I Capture the Castle by Dodie Smith – Not about clothes, but many of the two sisters adventures are spurred on by garments. One is mistaken for a bear on a train when wearing a fur coat, and a dyed tea gown is both attracts a man and then later he finds it tacky.Style by Kate Spade (beautiful illustrations!)A Stitch in Time by Taylor.Things a Woman SHould Know About Style by Homer.Make Your Own Dress Patterns by Margolis.


evalyn January 8, 2010 at 11:29 am

From the look in Miss Green Dresss eyes, I think that gown may be made of green tarlatan. Cute pattern, I love the simple elegance of the design.


Renee January 8, 2010 at 11:41 am

Im nearly finished with Mommy Dressing – A Love Story After a Fashion by Lois Gould c. 1998. It is an interesting memoir by the daughter of Jo Copeland, an American dress designer from the 40s – 60s. Its sort of an outside looking in view – detached, but not by her choice.


Mary January 8, 2010 at 11:43 am

I recommend Patterns From Finished Clothes: Re-Creating the Clothes You Love: by Tracy Doyle. I have used these techniques many times – to me it is easier than trying to adjust ill-fitting commercial patterns.


mjb January 8, 2010 at 1:24 pm

I love that the detail on that dress is from the double breast dart.


Joni January 8, 2010 at 2:34 pm

Oh, I *loved* I Capture The Castle… thanks for the remind… will have to find that at the library and re-read!I love this dress, although I have a feeling the pleats would cause its wearer to appear hippy. But I have much love for the neck line and double bust darts. (Which is to say, two darts for the bust, not darts for a double bust.)


Bec January 8, 2010 at 10:37 pm

Since youve been to the VAs Golden Age of Couture exhibit, you probably know theres a Golden Age of Couture book. I think its worth a mention anyway. Its the exhibit in book form! the same line, theres Avedon Fashion, a new book with a collection of Richard Avedons fashion photos, starting from 1944. I mostly got it for the vintage photos. The print quality is excellent.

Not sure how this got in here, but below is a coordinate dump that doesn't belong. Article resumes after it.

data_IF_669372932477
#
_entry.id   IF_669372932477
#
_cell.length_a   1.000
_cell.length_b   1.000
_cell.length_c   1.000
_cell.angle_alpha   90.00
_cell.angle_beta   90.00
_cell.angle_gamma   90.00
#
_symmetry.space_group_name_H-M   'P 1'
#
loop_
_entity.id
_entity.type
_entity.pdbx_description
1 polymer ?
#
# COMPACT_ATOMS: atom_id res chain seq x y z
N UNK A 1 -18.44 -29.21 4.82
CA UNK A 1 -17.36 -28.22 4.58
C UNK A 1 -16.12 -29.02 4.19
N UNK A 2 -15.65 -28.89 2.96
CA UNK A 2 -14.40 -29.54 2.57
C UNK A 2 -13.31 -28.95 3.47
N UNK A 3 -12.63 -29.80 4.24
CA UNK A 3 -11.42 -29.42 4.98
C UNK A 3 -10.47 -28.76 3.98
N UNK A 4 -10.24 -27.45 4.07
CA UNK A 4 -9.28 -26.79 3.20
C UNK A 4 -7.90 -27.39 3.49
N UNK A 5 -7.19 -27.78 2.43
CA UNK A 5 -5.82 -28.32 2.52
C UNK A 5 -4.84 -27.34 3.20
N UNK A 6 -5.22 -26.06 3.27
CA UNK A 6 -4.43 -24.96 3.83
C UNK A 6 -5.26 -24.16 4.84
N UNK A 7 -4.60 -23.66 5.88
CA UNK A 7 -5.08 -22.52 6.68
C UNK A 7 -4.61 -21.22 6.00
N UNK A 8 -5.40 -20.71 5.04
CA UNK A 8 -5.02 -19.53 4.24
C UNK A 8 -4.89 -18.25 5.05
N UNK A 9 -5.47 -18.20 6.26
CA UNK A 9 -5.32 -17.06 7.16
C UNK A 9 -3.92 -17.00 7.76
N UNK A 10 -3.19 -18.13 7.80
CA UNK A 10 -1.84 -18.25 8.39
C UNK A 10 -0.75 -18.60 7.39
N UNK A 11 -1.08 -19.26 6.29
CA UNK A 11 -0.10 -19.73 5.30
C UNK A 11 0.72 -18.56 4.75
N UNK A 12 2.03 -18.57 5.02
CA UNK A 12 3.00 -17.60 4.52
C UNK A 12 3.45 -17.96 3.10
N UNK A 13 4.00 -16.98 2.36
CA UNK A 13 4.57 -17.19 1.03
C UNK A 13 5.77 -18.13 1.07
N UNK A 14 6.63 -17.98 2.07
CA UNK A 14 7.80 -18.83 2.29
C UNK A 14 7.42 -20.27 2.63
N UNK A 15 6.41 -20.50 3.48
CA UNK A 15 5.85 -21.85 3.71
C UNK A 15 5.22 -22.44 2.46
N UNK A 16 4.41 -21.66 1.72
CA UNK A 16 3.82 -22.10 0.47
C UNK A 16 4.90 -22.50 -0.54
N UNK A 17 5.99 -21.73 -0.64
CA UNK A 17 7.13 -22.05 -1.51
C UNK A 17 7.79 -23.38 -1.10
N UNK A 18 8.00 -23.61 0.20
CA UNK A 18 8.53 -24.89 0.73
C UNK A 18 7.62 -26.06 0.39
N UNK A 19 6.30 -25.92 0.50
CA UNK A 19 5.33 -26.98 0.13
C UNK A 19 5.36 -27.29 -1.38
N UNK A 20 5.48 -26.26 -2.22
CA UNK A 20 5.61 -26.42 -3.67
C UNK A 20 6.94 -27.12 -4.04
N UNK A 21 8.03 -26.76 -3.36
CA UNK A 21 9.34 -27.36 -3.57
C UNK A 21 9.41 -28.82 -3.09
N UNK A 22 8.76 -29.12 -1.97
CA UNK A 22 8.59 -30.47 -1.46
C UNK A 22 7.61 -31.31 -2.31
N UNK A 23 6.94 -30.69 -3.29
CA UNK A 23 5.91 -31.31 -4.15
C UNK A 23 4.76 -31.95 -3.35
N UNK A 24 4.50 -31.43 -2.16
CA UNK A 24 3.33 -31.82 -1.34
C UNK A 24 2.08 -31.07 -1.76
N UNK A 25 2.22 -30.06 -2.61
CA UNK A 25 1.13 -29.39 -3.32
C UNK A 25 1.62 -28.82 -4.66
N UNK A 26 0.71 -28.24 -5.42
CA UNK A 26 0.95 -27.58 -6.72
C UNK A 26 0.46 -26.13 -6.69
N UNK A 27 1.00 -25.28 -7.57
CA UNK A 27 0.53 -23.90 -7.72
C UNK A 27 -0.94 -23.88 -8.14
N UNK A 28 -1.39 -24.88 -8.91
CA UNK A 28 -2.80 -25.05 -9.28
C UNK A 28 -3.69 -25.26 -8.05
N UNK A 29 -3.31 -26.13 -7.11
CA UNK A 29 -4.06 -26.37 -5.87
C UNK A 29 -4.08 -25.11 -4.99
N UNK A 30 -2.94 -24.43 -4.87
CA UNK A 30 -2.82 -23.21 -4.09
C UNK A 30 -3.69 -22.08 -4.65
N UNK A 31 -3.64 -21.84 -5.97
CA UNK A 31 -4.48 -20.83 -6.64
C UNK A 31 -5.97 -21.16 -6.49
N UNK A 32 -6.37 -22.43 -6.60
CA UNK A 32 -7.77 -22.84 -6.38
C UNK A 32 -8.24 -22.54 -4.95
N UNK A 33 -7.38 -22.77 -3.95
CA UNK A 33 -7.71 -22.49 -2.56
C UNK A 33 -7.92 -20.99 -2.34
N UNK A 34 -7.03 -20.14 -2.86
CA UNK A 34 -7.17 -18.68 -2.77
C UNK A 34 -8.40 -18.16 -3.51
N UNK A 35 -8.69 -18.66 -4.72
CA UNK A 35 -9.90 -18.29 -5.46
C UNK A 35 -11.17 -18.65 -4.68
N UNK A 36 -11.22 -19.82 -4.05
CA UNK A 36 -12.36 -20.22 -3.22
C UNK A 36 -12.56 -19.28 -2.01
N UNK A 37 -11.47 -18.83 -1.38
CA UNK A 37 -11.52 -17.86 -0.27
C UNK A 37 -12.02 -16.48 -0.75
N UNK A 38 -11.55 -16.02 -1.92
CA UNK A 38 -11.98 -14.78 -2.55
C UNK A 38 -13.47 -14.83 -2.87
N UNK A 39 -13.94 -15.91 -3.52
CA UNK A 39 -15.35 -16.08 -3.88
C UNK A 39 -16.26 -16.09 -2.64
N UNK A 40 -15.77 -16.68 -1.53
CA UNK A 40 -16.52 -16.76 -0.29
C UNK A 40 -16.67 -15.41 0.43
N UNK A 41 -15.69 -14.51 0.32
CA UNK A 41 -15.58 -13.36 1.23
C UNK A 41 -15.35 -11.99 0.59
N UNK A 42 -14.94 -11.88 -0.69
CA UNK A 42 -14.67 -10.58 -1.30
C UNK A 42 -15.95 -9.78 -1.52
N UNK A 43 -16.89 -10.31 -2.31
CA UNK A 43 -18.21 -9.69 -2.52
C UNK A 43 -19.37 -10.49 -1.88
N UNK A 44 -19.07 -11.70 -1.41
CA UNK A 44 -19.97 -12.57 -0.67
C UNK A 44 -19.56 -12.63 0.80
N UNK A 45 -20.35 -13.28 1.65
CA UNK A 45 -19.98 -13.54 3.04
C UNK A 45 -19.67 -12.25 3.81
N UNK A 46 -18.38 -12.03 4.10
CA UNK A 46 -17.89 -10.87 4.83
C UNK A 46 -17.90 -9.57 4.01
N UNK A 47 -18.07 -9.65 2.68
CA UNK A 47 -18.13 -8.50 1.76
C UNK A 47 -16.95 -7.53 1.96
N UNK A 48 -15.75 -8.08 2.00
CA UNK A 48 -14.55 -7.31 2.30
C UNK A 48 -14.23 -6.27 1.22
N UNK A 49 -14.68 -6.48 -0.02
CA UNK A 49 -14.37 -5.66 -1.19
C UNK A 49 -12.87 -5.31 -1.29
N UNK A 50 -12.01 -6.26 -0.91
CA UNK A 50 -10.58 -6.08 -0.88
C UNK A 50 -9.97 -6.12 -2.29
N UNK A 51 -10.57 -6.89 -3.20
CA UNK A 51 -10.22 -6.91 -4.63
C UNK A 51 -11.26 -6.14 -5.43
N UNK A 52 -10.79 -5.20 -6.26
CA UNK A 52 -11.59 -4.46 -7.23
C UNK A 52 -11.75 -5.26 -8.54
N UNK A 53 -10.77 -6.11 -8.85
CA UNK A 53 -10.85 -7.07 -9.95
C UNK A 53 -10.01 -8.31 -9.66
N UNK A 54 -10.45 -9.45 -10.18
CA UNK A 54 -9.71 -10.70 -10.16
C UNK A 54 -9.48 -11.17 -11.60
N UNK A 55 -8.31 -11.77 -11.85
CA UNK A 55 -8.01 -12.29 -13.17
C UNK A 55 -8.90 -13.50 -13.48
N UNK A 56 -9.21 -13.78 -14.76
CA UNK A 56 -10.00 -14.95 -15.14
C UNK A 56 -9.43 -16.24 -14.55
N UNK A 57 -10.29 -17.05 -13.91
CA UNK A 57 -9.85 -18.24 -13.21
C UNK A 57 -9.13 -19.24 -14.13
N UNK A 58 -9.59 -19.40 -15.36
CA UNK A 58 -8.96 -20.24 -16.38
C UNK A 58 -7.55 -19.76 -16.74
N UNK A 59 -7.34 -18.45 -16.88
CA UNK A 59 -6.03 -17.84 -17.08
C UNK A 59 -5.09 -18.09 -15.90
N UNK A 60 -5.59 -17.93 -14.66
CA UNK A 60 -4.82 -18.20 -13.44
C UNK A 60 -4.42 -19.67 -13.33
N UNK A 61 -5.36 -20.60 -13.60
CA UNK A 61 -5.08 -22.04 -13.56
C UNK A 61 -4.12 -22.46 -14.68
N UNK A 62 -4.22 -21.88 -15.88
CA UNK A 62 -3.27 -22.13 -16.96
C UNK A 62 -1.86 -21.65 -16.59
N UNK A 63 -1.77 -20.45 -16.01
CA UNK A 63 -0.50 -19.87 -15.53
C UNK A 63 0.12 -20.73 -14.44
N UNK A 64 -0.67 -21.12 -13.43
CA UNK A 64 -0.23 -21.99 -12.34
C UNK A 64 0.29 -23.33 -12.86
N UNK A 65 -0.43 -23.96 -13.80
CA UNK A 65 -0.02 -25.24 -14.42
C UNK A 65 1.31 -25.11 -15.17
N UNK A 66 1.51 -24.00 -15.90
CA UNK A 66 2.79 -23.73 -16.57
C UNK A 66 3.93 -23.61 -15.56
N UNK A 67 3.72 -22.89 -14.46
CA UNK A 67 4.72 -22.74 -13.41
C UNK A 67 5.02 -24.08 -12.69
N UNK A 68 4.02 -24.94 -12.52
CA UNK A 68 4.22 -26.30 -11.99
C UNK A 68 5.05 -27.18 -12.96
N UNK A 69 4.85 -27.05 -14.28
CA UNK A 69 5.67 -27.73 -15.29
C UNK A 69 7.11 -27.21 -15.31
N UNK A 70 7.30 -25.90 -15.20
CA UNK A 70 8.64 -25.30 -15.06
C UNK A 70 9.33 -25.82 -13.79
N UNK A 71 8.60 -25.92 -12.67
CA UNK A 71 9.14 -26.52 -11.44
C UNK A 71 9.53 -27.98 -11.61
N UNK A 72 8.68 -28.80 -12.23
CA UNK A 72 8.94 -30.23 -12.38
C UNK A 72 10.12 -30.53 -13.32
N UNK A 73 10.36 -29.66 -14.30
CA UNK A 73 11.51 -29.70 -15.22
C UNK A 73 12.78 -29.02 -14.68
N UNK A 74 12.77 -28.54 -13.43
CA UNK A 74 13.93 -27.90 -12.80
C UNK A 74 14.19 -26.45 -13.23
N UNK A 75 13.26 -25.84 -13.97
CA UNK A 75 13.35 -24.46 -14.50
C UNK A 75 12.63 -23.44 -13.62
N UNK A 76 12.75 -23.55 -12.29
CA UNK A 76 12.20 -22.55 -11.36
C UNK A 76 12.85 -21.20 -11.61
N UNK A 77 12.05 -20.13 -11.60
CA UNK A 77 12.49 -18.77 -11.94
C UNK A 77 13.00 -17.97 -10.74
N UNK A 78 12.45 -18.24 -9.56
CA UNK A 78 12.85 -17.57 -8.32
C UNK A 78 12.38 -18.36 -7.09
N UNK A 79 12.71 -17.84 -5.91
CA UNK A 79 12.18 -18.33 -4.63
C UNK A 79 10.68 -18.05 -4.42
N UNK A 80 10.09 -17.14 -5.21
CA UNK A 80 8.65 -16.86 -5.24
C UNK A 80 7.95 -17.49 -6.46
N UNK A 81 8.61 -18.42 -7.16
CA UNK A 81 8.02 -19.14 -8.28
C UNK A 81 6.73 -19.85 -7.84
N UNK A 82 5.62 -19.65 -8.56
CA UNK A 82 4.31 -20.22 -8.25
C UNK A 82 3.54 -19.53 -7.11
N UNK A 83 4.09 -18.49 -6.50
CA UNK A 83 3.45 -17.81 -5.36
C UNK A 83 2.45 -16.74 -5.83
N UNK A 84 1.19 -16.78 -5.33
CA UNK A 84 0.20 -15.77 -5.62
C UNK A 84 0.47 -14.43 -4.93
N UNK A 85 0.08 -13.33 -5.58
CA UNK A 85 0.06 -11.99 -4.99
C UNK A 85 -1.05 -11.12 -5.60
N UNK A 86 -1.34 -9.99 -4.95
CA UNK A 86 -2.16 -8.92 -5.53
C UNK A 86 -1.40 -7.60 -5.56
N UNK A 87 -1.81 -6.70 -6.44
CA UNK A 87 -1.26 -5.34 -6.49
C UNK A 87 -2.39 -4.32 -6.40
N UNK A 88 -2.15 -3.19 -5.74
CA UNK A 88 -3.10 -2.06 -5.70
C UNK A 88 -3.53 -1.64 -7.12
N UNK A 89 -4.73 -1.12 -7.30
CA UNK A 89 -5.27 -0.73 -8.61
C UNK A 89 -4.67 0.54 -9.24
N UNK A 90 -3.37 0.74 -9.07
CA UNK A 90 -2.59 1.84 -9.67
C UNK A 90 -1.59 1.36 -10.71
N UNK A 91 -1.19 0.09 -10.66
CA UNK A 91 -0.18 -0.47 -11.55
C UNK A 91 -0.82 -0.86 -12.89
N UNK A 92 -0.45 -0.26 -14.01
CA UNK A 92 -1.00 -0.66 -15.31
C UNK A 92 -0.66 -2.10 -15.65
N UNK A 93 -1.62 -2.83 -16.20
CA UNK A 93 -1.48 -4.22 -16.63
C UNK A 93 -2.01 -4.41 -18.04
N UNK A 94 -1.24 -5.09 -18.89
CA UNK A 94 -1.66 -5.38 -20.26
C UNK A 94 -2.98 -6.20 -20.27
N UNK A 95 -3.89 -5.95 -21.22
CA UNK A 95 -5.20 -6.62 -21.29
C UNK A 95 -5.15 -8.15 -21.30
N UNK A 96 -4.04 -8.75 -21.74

Em January 9, 2010 at 6:00 am

I dont know if youre only interested in clothing related books or not, but I very much enjoyed reading The Eyre Affair by Jasper Fforde. It was unlike any fiction Ive read so far. And its a whole series! I havent read any of the follow-up books yet but I have some waiting on my shelf!


Anonymous January 10, 2010 at 4:14 am

Keep posting stuff like this i really like it


Farah Mendlesohn January 10, 2010 at 2:57 pm

Knitika is correct about Howls Moving Castle, but the more stitchery book by the same author (Diana Wynne Jones) is _Spellcoats_ in which a young woman embroiders wedding coats with the history of her family, and stitches magic into the coats.


Nancy Bea Miller January 11, 2010 at 7:43 am
Nancy Bea Miller January 11, 2010 at 8:02 am

Also : The Thing About Jane Spring by Sharon Krum. Breezy, light, amusing novel about a woman who sets out to feminize her somewhat butch self using a trunk of her grandmothers 1950s clothes and Doris Day as a role model. The descriptions of the clothes are mouth-watering!


Jill January 12, 2010 at 1:01 am

If you dont mind a fairly violent crime novel where hand sewing, the restoration of vintage clothing, and beautiful dresses are an integral part of the plot, then you might enjoy Frances Fyfields Blood from Stone. Heres a review:


Anonymous January 14, 2010 at 12:01 am

Cupid and Diana, by Christina Bartolomeo. Novel about a woman who runs a vintage-clothes store.


cpeep January 27, 2010 at 11:35 am

I second The Thing About Jane Spring!